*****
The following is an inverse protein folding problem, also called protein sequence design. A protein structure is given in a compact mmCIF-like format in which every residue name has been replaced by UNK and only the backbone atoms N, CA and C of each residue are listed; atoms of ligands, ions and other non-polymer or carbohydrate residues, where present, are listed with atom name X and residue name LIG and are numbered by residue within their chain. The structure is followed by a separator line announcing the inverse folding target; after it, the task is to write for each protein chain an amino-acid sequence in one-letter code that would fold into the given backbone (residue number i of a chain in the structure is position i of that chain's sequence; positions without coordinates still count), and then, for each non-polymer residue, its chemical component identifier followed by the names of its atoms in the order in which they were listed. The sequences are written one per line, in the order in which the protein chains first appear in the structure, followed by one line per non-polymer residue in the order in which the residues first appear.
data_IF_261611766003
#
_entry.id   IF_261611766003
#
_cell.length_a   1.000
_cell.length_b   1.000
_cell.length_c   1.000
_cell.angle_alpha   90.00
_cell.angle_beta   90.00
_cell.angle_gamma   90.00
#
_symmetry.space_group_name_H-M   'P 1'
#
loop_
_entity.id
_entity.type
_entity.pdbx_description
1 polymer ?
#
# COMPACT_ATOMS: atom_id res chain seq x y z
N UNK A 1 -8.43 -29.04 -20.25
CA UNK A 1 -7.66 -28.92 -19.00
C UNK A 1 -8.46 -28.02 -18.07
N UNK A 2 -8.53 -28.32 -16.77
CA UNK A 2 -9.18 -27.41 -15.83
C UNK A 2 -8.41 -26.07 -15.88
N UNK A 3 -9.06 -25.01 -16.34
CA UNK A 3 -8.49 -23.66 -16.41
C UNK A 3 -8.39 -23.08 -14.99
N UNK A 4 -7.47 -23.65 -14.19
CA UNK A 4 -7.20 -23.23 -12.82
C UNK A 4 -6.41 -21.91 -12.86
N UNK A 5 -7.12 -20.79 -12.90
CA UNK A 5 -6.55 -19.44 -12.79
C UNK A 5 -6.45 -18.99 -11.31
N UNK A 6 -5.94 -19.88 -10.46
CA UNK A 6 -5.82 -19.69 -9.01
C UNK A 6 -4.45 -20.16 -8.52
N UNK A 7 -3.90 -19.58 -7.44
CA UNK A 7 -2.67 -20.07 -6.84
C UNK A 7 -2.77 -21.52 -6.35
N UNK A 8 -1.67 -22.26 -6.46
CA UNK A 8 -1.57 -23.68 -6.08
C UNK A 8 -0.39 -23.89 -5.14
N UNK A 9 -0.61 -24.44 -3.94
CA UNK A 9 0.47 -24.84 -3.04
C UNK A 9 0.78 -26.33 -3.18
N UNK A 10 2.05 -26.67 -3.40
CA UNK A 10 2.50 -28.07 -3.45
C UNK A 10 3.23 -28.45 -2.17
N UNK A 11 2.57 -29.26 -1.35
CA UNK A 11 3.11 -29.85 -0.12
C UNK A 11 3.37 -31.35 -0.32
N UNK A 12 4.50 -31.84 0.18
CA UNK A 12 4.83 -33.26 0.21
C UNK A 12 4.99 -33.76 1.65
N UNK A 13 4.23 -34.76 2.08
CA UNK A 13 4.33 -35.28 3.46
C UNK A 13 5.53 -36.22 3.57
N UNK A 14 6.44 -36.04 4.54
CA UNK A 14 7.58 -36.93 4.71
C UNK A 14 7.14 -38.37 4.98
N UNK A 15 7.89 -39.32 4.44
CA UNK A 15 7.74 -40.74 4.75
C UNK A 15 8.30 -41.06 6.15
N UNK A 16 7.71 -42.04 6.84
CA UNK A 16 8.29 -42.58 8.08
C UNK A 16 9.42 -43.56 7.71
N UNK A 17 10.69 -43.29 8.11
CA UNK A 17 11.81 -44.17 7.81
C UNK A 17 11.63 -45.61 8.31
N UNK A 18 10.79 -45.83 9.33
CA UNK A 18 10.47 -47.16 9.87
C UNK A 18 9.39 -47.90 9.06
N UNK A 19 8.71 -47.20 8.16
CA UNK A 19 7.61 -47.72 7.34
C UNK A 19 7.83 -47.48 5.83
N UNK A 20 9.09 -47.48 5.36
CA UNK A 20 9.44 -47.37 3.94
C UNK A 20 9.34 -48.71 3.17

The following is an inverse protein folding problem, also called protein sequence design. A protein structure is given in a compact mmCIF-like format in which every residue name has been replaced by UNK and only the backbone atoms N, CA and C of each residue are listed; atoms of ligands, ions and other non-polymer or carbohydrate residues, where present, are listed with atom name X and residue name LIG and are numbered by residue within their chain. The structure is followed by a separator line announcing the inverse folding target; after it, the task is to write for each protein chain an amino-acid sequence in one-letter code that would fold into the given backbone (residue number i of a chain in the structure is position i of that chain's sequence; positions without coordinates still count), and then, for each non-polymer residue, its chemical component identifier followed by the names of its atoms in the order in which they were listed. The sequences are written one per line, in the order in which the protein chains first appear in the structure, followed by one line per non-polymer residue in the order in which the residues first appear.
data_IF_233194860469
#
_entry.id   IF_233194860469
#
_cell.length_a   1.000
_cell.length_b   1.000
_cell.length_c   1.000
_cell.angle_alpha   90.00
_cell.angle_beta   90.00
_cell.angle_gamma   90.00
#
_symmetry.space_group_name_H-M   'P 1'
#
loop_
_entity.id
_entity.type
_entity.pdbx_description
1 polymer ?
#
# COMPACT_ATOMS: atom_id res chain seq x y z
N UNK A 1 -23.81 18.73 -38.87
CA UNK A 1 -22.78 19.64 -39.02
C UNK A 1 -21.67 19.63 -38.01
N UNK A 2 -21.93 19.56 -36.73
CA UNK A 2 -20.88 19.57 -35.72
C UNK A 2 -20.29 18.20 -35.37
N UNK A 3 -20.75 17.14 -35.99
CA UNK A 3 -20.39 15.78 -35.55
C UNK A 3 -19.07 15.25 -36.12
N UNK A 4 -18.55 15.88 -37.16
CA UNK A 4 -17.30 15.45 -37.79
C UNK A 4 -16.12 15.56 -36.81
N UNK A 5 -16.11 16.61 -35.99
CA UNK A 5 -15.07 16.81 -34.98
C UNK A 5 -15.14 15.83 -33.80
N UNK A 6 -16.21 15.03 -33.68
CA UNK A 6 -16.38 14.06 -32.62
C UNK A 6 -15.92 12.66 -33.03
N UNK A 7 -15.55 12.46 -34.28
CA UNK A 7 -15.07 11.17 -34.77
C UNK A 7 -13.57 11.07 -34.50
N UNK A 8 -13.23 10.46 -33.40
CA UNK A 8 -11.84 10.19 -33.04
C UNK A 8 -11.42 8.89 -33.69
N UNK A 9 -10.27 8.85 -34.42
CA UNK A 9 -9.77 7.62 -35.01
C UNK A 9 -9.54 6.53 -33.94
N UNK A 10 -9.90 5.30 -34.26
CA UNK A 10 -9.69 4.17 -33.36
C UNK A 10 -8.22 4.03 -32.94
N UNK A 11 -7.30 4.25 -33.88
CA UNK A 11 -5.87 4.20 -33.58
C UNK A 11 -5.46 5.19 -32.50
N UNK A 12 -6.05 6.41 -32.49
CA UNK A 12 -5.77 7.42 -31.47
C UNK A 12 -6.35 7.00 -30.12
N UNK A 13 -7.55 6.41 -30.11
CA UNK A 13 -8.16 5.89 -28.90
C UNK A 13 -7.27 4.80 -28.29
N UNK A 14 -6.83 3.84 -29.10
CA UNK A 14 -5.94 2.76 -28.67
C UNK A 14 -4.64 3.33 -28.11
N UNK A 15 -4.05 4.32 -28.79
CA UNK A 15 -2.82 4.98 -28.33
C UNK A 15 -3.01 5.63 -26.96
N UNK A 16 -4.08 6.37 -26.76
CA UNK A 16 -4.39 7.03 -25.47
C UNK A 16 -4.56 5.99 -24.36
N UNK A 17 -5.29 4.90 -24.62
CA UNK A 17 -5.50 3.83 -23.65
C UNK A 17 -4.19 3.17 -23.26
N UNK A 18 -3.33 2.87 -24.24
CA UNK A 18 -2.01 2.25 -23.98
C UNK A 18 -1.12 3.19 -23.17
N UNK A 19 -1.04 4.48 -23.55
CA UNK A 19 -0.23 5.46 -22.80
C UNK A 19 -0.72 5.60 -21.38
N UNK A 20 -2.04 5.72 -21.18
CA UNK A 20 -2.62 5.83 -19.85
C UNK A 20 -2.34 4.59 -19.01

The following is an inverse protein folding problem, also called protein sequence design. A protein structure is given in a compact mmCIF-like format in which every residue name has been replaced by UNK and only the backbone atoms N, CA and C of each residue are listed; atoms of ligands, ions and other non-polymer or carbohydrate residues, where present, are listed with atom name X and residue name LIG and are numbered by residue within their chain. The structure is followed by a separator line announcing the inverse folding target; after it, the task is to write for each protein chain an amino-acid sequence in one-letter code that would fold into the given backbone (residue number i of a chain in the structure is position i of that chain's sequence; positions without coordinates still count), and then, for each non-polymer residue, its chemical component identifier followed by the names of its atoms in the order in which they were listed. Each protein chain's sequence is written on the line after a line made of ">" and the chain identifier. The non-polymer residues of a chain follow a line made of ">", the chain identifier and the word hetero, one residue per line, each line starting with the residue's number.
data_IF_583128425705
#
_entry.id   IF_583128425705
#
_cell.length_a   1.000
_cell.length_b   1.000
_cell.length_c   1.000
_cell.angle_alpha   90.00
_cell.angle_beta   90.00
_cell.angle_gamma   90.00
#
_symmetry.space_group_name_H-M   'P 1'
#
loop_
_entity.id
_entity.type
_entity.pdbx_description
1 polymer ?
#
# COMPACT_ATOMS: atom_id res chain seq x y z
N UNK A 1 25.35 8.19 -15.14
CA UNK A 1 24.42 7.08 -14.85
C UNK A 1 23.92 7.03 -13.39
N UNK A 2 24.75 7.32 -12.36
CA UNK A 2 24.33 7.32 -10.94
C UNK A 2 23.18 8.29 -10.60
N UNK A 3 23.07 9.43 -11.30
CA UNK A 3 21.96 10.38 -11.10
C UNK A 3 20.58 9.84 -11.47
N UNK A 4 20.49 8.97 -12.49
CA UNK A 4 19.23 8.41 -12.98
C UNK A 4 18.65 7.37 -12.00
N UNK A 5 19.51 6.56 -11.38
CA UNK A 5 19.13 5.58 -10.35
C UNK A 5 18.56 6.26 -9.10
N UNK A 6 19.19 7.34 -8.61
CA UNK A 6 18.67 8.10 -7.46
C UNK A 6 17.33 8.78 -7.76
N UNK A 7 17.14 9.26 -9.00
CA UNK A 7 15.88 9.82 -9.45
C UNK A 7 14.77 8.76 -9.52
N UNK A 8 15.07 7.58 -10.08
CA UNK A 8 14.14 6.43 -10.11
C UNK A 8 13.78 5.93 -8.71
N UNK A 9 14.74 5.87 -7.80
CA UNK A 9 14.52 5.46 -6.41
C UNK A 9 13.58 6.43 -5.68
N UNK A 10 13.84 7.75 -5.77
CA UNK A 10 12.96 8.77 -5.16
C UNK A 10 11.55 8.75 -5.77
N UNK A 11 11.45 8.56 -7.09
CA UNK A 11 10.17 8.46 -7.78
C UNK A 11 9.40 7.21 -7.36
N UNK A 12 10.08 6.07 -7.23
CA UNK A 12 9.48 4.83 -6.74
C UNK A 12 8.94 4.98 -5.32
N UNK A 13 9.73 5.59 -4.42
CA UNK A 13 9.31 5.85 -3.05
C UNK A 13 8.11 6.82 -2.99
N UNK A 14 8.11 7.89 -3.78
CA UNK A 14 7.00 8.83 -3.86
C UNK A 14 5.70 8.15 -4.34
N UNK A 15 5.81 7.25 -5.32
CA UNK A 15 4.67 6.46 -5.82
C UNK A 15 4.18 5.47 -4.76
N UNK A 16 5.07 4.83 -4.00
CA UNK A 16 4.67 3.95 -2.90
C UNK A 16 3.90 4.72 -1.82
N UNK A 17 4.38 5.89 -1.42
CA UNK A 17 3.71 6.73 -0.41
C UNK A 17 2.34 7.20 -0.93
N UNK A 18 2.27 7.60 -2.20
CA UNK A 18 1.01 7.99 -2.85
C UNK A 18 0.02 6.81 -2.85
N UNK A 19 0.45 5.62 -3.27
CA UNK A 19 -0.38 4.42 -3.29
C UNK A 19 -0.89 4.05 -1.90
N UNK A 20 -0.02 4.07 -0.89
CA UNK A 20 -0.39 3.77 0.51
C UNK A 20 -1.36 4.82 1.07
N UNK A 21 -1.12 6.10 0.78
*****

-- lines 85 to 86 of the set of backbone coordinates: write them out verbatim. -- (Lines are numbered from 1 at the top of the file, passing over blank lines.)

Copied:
_entry.id   IF_233194860469
#